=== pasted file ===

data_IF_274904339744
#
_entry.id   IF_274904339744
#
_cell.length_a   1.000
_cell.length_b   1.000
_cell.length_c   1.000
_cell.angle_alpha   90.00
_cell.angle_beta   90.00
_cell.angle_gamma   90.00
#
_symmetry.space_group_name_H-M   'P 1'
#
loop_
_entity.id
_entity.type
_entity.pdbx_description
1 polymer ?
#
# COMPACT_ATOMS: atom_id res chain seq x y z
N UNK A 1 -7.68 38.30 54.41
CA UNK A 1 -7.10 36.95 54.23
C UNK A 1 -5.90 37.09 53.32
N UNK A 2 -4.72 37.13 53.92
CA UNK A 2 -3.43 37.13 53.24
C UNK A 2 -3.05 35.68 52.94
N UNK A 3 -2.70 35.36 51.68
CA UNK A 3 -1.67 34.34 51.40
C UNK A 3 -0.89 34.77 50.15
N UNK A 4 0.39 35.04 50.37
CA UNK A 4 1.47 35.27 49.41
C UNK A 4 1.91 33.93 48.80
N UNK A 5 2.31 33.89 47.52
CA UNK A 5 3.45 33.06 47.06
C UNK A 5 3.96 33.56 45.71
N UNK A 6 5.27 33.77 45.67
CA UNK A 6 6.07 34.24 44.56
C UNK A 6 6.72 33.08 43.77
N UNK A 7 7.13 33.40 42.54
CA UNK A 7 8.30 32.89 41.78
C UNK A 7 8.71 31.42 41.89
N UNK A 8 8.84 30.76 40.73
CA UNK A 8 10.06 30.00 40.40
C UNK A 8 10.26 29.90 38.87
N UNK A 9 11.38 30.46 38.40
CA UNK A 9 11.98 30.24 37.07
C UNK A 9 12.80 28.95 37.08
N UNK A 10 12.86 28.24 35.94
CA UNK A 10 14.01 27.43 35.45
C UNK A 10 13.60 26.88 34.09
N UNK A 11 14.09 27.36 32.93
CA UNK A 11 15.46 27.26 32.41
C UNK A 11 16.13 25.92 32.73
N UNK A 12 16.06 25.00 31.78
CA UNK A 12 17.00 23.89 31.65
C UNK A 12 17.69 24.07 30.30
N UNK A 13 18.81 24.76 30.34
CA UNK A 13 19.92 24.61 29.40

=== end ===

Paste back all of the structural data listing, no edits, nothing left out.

data_IF_274904339744
#
_entry.id   IF_274904339744
#
_cell.length_a   1.000
_cell.length_b   1.000
_cell.length_c   1.000
_cell.angle_alpha   90.00
_cell.angle_beta   90.00
_cell.angle_gamma   90.00
#
_symmetry.space_group_name_H-M   'P 1'
#
loop_
_entity.id
_entity.type
_entity.pdbx_description
1 polymer ?
#
# COMPACT_ATOMS: atom_id res chain seq x y z
N UNK A 1 -7.68 38.30 54.41
CA UNK A 1 -7.10 36.95 54.23
C UNK A 1 -5.90 37.09 53.32
N UNK A 2 -4.72 37.13 53.92
CA UNK A 2 -3.43 37.13 53.24
C UNK A 2 -3.05 35.68 52.94
N UNK A 3 -2.70 35.36 51.68
CA UNK A 3 -1.67 34.34 51.40
C UNK A 3 -0.89 34.77 50.15
N UNK A 4 0.39 35.04 50.37
CA UNK A 4 1.47 35.27 49.41
C UNK A 4 1.91 33.93 48.80
N UNK A 5 2.31 33.89 47.52
CA UNK A 5 3.45 33.06 47.06
C UNK A 5 3.96 33.56 45.71
N UNK A 6 5.27 33.77 45.67
CA UNK A 6 6.07 34.24 44.56
C UNK A 6 6.72 33.08 43.77
N UNK A 7 7.13 33.40 42.54
CA UNK A 7 8.30 32.89 41.78
C UNK A 7 8.71 31.42 41.89
N UNK A 8 8.84 30.76 40.73
CA UNK A 8 10.06 30.00 40.40
C UNK A 8 10.26 29.90 38.87
N UNK A 9 11.38 30.46 38.40
CA UNK A 9 11.98 30.24 37.07
C UNK A 9 12.80 28.95 37.08
N UNK A 10 12.86 28.24 35.94
CA UNK A 10 14.01 27.43 35.45
C UNK A 10 13.60 26.88 34.09
N UNK A 11 14.09 27.36 32.93
CA UNK A 11 15.46 27.26 32.41
C UNK A 11 16.13 25.92 32.73
N UNK A 12 16.06 25.00 31.78
CA UNK A 12 17.00 23.89 31.65
C UNK A 12 17.69 24.07 30.30
N UNK A 13 18.81 24.76 30.34
CA UNK A 13 19.92 24.61 29.40